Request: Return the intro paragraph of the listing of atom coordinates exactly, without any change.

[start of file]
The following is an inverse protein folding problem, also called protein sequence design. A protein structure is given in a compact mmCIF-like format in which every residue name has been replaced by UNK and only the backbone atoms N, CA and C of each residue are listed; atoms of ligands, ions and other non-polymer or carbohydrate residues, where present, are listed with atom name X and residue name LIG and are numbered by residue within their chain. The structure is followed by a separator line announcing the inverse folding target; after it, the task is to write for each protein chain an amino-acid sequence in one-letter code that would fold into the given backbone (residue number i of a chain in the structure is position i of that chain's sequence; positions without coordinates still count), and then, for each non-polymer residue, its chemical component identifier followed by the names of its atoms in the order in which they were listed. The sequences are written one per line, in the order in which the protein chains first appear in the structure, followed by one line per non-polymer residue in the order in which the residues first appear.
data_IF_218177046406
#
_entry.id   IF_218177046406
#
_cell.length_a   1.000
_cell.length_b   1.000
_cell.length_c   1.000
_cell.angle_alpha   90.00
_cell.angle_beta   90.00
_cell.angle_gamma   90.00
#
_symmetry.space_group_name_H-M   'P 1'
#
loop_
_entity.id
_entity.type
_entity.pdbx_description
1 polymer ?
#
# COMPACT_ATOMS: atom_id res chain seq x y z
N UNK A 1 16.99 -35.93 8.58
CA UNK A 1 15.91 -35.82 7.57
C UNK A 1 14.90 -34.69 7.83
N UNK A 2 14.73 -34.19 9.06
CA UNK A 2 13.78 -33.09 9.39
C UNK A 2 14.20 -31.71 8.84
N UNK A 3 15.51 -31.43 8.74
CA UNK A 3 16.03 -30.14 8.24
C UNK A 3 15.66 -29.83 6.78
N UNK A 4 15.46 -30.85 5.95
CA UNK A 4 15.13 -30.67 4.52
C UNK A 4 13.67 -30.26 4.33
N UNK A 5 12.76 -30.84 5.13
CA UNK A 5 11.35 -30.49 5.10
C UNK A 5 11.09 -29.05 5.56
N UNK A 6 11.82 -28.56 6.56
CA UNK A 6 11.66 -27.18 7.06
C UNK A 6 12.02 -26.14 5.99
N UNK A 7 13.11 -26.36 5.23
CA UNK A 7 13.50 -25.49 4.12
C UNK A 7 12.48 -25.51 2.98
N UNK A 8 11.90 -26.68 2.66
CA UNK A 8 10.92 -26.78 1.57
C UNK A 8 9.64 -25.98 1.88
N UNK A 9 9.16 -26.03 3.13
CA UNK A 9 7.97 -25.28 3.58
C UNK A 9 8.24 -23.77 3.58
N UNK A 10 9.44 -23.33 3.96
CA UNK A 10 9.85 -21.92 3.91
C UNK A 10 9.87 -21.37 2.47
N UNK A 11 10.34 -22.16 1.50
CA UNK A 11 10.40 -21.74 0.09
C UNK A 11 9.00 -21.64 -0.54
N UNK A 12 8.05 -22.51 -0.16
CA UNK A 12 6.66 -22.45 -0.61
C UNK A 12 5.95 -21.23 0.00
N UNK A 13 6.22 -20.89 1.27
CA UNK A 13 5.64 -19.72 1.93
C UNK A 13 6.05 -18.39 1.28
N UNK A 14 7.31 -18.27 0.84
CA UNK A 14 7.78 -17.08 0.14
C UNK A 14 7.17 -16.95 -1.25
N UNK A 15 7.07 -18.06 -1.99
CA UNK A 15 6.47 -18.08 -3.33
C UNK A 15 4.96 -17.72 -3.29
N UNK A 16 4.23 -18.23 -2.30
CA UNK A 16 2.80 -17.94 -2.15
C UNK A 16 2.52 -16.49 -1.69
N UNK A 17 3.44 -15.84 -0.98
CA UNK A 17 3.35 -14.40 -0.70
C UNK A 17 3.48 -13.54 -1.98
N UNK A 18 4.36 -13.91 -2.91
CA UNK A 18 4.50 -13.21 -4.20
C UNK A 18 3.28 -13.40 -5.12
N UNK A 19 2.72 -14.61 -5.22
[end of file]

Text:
The following is an inverse protein folding problem, also called protein sequence design. A protein structure is given in a compact mmCIF-like format in which every residue name has been replaced by UNK and only the backbone atoms N, CA and C of each residue are listed; atoms of ligands, ions and other non-polymer or carbohydrate residues, where present, are listed with atom name X and residue name LIG and are numbered by residue within their chain. The structure is followed by a separator line announcing the inverse folding target; after it, the task is to write for each protein chain an amino-acid sequence in one-letter code that would fold into the given backbone (residue number i of a chain in the structure is position i of that chain's sequence; positions without coordinates still count), and then, for each non-polymer residue, its chemical component identifier followed by the names of its atoms in the order in which they were listed. The sequences are written one per line, in the order in which the protein chains first appear in the structure, followed by one line per non-polymer residue in the order in which the residues first appear.